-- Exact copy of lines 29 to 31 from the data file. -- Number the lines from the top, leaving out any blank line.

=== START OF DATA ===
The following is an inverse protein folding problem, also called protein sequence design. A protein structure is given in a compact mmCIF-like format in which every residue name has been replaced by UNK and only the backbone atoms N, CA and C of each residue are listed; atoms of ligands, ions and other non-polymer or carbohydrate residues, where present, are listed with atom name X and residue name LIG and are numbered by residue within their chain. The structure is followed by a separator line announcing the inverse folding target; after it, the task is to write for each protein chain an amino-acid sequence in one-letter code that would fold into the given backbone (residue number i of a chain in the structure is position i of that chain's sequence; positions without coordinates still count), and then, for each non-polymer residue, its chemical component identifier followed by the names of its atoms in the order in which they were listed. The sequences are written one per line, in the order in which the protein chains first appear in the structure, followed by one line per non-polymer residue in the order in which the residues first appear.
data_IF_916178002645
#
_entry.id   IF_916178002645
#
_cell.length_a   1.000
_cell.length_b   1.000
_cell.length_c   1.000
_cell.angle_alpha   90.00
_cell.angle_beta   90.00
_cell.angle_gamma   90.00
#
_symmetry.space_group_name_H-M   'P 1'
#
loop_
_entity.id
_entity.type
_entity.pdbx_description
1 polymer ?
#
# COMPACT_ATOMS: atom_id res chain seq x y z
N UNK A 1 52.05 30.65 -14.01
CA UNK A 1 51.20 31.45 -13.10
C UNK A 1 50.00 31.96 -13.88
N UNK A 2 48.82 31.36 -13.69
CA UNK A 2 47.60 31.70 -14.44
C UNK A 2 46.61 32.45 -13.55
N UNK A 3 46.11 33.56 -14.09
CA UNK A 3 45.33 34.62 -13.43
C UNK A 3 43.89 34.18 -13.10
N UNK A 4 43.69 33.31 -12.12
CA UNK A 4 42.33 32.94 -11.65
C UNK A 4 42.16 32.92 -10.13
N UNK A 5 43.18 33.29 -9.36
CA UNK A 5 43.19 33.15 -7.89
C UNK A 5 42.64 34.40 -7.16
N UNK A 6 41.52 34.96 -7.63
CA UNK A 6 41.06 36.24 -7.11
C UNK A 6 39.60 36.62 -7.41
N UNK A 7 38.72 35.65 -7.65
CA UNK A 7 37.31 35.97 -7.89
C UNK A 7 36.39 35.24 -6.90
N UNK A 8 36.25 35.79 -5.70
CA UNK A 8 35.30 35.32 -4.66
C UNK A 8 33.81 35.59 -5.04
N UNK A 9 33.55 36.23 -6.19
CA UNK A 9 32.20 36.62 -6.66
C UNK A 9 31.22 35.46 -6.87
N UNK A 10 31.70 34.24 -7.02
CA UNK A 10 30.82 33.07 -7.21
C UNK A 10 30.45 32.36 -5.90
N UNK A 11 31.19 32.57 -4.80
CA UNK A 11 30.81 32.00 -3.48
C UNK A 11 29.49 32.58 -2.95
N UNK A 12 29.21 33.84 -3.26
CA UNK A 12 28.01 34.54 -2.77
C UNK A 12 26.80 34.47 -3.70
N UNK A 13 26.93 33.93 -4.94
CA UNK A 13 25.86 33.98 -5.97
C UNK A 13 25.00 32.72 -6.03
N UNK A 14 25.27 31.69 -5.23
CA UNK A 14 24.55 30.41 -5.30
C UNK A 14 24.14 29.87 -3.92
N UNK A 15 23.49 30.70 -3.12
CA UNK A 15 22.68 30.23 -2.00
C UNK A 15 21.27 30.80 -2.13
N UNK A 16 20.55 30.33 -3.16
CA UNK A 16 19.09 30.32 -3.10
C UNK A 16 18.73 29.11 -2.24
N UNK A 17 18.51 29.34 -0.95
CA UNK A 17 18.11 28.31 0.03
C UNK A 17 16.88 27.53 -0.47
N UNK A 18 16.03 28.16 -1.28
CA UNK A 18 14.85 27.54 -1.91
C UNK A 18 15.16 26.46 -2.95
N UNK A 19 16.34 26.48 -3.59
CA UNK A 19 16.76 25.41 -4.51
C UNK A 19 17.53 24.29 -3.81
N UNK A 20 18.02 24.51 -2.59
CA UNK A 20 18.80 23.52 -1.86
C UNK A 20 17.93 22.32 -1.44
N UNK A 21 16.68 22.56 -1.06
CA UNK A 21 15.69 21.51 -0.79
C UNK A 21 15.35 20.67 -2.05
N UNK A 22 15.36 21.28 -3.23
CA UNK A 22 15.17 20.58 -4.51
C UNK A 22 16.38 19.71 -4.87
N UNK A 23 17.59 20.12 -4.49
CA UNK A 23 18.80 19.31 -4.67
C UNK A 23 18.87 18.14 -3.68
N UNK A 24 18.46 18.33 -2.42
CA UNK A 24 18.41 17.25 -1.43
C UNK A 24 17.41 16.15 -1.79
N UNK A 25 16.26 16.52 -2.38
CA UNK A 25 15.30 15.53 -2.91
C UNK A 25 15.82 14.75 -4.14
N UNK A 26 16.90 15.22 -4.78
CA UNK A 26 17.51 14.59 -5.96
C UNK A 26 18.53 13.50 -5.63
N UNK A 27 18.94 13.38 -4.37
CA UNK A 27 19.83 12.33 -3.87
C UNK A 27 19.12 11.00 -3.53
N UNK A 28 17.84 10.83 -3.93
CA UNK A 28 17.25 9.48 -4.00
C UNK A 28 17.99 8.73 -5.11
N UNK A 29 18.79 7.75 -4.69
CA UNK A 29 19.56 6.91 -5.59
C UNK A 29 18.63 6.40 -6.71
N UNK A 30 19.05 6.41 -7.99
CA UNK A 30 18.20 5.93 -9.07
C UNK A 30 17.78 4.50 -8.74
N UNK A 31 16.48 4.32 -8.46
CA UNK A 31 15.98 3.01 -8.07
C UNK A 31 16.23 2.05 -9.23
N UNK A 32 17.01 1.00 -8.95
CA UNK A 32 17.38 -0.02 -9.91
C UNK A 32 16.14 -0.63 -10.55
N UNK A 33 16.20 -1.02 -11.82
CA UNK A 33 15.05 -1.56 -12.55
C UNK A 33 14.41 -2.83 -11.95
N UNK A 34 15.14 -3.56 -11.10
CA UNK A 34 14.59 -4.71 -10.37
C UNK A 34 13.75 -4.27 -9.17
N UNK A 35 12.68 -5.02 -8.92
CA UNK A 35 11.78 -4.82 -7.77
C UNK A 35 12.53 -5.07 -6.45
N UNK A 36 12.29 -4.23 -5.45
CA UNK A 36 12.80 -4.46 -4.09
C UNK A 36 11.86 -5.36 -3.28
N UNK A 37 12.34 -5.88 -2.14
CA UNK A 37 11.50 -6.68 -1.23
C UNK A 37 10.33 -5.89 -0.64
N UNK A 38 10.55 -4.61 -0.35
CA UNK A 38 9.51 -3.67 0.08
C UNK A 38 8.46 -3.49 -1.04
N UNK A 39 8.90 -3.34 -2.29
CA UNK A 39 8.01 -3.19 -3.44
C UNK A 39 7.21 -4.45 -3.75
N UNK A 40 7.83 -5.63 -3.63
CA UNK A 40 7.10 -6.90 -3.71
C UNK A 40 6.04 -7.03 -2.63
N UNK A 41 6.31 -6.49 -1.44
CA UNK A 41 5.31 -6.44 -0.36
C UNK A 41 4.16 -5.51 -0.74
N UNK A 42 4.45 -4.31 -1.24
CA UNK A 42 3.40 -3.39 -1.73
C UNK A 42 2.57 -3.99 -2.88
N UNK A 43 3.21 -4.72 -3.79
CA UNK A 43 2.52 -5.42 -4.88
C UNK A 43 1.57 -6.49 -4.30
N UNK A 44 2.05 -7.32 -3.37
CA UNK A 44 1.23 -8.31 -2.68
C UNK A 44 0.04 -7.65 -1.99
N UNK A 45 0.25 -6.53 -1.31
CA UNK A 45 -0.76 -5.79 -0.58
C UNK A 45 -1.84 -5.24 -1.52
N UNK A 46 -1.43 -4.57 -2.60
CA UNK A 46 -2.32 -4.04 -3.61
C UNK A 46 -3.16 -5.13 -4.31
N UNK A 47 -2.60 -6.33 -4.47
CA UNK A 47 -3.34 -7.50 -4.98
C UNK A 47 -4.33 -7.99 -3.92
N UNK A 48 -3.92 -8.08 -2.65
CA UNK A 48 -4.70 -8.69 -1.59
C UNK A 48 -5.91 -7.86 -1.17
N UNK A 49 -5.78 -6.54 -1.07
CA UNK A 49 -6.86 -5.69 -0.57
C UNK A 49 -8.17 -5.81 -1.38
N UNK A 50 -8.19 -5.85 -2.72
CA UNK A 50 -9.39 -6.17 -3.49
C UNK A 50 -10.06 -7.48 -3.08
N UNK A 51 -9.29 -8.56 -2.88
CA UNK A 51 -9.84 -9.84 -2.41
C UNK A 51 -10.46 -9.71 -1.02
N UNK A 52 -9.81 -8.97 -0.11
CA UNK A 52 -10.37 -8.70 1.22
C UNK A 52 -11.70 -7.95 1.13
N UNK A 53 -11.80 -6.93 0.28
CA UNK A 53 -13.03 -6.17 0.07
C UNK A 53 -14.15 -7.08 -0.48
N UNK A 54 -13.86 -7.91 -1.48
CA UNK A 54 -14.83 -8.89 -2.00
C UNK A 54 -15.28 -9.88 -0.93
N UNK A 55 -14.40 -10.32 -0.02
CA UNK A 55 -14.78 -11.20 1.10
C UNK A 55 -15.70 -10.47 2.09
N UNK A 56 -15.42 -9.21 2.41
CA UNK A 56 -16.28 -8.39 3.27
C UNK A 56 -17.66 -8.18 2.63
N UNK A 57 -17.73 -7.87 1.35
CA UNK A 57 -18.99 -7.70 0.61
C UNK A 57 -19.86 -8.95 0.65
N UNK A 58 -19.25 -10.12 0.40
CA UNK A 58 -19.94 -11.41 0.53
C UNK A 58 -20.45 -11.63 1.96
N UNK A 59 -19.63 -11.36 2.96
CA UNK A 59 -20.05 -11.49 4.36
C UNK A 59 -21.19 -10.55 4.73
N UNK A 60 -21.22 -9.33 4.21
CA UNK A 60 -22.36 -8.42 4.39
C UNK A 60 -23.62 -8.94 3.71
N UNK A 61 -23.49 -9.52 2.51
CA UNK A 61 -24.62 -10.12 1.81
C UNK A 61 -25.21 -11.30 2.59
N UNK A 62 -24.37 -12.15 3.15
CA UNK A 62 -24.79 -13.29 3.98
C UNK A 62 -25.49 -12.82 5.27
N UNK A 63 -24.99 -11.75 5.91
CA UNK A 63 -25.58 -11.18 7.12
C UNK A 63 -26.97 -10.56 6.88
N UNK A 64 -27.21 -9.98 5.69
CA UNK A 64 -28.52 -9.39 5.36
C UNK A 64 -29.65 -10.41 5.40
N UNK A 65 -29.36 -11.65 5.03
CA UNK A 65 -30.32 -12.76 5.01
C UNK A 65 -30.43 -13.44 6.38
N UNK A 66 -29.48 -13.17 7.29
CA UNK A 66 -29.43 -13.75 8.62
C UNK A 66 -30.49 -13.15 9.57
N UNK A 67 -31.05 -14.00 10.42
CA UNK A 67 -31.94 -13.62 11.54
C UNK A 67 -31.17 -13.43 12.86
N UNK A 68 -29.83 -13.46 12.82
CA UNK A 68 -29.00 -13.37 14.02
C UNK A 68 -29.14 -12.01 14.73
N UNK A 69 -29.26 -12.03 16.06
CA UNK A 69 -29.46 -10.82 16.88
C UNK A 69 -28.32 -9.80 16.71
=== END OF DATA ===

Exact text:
CA UNK A 3 45.33 34.62 -13.43
C UNK A 3 43.89 34.18 -13.10
N UNK A 4 43.69 33.31 -12.12